In May 2007, Ragusa wrote to former CVHS Principal Linda Evans, detailing the events, indicating that she considered hurting herself, according to the investigation. Evans took immediate action and met with Ragusa and several other school administrators. 

In July 2007, Ragusa submitted an electronic complaint to the U.S. Department of Education, Office of Civil Rights. 

"I contacted the [Office of Civil Rights] when I was 16, and I wrote to them. A couple days later they sent me an urgent [package] in the mail that said they needed to open this case immediately," Ragusa said.  

The case took about three years to resolve. Both Ragusa and the district received the investigation findings on Oct. 15, 2010. 

District Found to Violate Title IX

Because the school and district receive federal funding under Title IX--which prohibits discrimination on the basis of sex in education programs and activities--the U.S. Department of Education found that the district violated Title IX because procedures weren't clear for handling complaints of sexual harrassment. 

Both the U.S. Department of Education, Office of Civil Rights, and Ragusa had requests for the school and district. 

"After I won this case, I told the school district what I expected from them. I made a list with the [California] Women's Law Center of certain things that I wanted them to prevent bullying and to prevent suicides like Drew's," Ragusa said.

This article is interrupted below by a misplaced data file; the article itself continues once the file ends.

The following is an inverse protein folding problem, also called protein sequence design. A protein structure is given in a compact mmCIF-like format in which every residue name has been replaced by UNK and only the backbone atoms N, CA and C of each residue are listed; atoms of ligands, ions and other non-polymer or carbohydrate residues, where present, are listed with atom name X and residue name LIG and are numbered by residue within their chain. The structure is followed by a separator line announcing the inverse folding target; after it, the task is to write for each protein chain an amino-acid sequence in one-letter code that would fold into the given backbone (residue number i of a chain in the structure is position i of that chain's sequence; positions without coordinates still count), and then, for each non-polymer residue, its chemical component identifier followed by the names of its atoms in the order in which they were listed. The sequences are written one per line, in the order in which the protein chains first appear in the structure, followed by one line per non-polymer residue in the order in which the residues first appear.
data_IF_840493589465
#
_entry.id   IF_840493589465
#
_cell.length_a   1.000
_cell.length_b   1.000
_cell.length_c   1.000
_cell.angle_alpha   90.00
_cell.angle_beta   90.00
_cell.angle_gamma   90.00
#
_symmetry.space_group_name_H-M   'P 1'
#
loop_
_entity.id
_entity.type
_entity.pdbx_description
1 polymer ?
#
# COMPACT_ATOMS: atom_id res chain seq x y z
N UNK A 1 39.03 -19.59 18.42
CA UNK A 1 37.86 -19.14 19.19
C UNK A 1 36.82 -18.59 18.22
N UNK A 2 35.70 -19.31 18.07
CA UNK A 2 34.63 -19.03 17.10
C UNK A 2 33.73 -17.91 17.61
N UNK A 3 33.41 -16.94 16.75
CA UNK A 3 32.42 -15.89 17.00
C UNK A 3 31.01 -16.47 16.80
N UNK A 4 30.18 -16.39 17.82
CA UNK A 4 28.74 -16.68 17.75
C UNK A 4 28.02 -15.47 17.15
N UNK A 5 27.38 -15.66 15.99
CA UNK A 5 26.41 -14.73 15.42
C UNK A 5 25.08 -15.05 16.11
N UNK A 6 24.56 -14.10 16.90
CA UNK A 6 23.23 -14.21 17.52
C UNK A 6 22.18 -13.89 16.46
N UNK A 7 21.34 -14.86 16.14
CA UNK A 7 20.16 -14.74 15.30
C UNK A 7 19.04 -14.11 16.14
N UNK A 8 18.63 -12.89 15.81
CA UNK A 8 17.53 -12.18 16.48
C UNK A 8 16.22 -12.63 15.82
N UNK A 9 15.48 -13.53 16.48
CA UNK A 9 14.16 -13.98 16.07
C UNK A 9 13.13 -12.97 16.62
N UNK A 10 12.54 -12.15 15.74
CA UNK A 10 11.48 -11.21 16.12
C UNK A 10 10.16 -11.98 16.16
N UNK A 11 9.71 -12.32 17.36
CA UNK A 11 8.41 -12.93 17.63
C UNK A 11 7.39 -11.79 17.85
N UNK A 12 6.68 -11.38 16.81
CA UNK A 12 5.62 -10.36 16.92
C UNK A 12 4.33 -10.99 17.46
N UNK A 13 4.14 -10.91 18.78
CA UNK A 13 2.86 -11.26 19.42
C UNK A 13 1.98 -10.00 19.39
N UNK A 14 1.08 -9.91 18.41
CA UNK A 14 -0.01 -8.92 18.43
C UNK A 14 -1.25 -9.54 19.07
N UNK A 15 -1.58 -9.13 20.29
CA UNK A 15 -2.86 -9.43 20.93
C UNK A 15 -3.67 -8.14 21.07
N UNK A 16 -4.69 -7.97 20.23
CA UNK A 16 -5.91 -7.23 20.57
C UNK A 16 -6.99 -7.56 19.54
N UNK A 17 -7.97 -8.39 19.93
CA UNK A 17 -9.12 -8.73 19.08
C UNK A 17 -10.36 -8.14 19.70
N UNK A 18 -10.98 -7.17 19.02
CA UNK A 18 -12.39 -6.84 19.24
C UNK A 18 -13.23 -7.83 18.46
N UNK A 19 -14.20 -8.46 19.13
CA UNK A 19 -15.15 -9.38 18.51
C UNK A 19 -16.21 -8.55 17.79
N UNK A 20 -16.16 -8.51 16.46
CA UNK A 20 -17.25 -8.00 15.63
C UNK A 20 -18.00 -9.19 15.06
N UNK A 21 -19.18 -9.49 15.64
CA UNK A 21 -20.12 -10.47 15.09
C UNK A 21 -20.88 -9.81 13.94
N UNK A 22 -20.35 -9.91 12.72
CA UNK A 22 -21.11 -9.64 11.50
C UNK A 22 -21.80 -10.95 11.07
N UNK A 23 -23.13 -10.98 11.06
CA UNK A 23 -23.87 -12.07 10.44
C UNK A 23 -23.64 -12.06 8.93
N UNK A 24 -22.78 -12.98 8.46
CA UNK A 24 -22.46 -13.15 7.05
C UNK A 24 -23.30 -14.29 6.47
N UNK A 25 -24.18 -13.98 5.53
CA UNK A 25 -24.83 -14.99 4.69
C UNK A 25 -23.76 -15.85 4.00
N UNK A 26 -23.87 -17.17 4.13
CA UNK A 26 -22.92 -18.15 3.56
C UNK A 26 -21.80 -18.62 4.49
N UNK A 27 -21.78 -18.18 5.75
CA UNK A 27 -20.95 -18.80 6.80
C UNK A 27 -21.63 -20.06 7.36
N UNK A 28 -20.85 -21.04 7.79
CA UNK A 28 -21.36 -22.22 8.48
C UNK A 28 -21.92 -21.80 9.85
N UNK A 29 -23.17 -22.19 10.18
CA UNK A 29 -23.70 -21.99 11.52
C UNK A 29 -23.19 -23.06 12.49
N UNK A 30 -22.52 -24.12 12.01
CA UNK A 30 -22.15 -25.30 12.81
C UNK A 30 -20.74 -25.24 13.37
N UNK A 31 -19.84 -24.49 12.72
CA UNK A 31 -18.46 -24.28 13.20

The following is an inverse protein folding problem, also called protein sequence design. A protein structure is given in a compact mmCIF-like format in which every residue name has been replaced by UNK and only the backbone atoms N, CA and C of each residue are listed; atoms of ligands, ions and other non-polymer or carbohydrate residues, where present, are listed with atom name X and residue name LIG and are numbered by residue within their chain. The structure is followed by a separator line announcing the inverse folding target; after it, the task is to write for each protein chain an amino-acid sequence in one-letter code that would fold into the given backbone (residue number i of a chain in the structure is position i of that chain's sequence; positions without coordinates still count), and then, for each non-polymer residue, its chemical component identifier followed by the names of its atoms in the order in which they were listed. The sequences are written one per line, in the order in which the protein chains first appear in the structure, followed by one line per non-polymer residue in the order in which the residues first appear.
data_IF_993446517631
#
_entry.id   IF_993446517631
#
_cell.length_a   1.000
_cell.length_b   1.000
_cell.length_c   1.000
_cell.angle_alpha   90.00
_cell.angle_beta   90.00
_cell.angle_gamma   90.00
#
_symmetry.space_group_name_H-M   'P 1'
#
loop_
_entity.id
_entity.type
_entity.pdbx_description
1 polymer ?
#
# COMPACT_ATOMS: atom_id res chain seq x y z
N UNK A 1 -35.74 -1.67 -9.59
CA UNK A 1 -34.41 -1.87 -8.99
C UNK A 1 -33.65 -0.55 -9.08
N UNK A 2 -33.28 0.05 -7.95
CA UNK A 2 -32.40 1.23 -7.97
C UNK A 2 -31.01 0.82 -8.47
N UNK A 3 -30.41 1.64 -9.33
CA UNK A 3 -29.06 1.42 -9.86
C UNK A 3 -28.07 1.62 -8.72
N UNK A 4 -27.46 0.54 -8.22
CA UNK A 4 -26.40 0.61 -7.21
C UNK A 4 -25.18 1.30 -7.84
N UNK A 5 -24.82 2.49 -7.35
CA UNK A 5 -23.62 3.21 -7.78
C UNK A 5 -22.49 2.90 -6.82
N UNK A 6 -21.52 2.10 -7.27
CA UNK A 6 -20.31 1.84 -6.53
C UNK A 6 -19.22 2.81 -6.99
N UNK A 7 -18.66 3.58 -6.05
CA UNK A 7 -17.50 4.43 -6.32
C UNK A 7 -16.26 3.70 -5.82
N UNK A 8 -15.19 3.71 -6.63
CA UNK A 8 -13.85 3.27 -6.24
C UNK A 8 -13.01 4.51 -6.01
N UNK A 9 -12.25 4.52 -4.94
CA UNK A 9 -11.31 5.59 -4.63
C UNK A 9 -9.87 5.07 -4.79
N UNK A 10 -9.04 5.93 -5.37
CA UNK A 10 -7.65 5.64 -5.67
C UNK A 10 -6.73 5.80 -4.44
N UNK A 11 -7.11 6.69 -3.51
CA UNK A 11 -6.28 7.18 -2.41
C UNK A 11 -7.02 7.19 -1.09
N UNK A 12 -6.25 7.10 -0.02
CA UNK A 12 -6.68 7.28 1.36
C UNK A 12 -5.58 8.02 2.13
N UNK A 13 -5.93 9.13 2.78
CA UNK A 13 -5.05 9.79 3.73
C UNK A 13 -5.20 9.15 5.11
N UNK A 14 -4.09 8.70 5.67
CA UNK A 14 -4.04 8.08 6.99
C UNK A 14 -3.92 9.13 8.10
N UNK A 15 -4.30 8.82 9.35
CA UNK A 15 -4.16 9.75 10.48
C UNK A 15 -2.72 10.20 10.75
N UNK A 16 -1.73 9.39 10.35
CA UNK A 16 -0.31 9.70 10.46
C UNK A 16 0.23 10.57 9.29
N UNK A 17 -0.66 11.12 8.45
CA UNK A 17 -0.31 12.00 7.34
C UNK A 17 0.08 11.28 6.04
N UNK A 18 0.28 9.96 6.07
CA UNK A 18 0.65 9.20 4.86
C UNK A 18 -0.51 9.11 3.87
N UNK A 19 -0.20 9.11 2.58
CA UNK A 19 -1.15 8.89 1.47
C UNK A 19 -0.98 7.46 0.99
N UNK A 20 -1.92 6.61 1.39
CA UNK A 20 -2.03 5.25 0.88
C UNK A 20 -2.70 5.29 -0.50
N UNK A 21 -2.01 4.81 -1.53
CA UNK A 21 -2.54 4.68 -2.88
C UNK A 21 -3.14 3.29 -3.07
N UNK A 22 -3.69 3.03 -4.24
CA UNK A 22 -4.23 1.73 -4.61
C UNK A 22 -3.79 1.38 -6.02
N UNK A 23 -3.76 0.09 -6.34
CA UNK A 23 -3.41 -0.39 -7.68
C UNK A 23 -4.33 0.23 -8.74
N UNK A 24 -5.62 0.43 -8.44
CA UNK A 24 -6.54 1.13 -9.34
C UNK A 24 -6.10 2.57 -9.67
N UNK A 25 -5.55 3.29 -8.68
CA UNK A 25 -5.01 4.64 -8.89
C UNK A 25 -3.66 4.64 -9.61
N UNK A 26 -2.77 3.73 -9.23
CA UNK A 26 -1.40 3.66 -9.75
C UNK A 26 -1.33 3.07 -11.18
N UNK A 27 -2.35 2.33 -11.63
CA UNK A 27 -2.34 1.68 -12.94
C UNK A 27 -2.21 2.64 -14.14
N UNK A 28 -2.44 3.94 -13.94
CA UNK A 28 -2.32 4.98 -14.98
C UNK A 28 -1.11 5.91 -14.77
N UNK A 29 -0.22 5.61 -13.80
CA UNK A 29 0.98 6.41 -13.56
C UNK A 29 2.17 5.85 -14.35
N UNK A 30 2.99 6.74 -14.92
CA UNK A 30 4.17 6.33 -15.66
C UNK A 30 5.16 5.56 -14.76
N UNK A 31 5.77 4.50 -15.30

Ragusa didn't want other students to face bullying. 

"I asked them to have a schoolwide bullying prevention program and easy access to counselors when you are getting bullied and a lot of awareness about bullying in the school to show students that you're not alone and it's not tolerated," Ragusa said.  

The school's sexual harassment policy was revised and the school was required to notify parents and students of this policy, according to the resolution agreement. 

In addition, the district was required to instruct teachers how to best respond to allegations of sexual harrassment to specifically, Crescenta Valley High School employees and district level staff who investigate and respond to these complaints, the resolution states. 

Student instruction on sexual harassment was also required, to show other students how they could handle complaints like Ragusa's. 

By June 2011, GUSD was asked to provide a report of all sexual harrassment complaints filed during the 2010-2011 school year and the district's response to those complaints, according to the resolution, signed by GUSD Superintendent Dr. Richard Sheehan on Oct. 13, 2010. 

Patch tried repeatedly to reach out to the district. GUSD officials did not return several phone calls and emails to Patch. 

That resolution agreement is currently being monitored to ensure it is fully implemented, according to a U.S. Department of Education.

Life for Ragusa Following the Investigation of GUSD 

Although Ragusa is a 22-year-old woman, she says she can't forget the students booing her while her name was called at Crescenta Valley High School's graduation. 

It's been a several years since the investigation closed. A club called Stand Up, Speak Out Against Bullying now meets at CVHS to discuss student bullying problems.